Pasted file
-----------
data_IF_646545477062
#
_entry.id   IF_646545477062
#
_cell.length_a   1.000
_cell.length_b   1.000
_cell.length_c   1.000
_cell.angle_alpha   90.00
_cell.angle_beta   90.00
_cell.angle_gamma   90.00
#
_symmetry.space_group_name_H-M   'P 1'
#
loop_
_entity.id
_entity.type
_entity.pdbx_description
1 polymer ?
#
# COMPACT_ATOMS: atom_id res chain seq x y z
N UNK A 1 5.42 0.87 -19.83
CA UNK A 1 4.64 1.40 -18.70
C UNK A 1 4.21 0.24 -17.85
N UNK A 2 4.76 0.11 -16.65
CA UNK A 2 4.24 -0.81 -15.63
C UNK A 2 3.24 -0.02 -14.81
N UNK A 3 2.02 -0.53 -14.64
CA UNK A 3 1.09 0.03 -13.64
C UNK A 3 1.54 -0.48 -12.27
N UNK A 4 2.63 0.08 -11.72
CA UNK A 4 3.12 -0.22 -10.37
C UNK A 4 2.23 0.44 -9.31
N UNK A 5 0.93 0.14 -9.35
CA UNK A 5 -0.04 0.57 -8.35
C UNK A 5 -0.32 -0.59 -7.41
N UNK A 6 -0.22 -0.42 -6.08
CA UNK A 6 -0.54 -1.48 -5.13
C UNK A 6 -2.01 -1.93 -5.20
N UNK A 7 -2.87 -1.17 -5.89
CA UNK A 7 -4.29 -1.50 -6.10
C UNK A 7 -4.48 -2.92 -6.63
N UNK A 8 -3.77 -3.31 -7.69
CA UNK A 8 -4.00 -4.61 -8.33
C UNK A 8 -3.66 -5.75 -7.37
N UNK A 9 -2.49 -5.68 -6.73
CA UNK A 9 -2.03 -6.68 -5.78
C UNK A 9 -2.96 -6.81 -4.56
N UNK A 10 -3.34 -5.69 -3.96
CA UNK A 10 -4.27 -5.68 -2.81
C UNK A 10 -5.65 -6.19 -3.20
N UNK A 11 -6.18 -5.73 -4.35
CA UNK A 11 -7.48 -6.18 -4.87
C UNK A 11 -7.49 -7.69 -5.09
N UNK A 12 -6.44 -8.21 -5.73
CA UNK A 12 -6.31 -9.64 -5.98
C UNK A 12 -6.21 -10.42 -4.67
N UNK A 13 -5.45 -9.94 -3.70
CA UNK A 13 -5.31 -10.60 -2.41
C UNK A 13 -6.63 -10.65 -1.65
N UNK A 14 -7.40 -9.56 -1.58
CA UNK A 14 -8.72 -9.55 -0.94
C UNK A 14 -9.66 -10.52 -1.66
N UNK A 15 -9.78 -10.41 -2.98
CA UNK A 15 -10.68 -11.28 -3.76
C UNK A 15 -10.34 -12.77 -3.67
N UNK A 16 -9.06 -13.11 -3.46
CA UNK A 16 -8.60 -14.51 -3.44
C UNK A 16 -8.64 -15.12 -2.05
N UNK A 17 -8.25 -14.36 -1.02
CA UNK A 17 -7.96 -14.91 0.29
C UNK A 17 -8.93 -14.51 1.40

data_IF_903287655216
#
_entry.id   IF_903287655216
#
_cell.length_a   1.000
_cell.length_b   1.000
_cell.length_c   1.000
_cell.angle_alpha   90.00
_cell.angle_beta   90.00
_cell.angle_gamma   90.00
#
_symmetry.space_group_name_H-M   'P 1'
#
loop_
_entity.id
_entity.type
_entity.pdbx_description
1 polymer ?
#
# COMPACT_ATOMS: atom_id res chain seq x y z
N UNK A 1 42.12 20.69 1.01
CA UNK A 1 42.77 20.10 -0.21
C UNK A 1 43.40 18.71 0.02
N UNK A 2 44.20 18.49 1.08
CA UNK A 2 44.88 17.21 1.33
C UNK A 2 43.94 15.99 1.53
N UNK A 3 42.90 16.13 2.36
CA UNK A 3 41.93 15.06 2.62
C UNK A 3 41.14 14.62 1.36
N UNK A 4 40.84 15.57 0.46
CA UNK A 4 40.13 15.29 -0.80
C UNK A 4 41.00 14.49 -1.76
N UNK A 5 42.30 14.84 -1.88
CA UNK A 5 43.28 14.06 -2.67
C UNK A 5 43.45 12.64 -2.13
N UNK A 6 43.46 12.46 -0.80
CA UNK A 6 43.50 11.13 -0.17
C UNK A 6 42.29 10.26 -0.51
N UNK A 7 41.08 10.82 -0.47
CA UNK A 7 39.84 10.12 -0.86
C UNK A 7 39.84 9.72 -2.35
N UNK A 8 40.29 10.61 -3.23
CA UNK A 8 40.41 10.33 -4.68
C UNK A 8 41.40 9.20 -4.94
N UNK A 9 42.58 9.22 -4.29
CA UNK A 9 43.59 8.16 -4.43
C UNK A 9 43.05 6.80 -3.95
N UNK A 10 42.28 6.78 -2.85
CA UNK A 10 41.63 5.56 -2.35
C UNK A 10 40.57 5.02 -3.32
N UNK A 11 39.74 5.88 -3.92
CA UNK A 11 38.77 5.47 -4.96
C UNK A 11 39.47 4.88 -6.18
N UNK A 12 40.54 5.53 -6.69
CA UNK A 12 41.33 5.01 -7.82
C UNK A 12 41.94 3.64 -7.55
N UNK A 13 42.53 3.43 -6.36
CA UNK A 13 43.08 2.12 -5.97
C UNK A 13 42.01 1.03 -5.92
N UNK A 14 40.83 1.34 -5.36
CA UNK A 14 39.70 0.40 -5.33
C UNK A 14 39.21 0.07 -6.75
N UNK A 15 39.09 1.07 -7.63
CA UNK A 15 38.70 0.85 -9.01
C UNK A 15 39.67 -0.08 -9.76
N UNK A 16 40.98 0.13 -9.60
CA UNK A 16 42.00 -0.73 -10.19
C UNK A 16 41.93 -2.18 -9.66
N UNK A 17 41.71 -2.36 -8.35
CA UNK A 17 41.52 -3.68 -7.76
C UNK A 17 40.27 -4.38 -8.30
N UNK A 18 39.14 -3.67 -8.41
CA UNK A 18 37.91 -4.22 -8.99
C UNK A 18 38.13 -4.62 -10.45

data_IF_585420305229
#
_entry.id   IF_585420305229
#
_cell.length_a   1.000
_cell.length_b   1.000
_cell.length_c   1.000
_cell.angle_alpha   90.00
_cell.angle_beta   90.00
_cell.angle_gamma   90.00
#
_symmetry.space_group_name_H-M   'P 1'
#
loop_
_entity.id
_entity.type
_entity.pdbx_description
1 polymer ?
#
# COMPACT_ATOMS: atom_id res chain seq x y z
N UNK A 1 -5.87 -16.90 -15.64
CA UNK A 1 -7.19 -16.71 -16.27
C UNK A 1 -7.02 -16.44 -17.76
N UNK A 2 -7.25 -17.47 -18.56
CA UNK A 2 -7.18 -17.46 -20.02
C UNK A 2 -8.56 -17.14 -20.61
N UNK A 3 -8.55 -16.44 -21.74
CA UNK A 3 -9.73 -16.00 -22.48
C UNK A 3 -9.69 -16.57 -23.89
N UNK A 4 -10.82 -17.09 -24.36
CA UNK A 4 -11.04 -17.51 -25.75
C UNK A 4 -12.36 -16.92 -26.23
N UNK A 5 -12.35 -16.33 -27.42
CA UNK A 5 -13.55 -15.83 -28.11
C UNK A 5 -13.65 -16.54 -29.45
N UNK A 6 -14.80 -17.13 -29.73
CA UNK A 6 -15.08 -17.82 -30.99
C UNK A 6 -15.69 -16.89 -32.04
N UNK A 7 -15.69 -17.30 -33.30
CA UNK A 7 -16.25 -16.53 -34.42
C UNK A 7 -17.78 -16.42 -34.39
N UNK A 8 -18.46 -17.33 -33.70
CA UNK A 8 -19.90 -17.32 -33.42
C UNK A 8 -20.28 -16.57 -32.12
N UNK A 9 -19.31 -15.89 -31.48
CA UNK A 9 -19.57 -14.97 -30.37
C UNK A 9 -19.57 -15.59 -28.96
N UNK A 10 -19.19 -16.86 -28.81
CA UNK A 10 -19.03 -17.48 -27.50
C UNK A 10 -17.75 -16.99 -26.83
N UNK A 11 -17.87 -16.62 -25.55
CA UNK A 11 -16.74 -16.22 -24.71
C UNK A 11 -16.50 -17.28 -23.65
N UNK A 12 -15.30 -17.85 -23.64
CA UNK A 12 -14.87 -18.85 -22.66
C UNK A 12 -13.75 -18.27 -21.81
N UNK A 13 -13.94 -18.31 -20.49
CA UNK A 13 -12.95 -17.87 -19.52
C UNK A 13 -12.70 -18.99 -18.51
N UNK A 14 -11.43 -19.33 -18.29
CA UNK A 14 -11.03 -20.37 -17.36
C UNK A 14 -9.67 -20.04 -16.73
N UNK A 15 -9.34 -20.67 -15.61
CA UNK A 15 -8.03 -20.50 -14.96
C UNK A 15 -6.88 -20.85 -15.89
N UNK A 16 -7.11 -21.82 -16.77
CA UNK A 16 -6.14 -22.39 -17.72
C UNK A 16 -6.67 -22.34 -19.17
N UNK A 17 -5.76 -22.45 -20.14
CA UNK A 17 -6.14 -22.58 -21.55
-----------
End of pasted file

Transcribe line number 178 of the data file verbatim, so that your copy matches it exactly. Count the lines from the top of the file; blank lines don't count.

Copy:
N UNK A 5 -12.35 -16.33 -27.42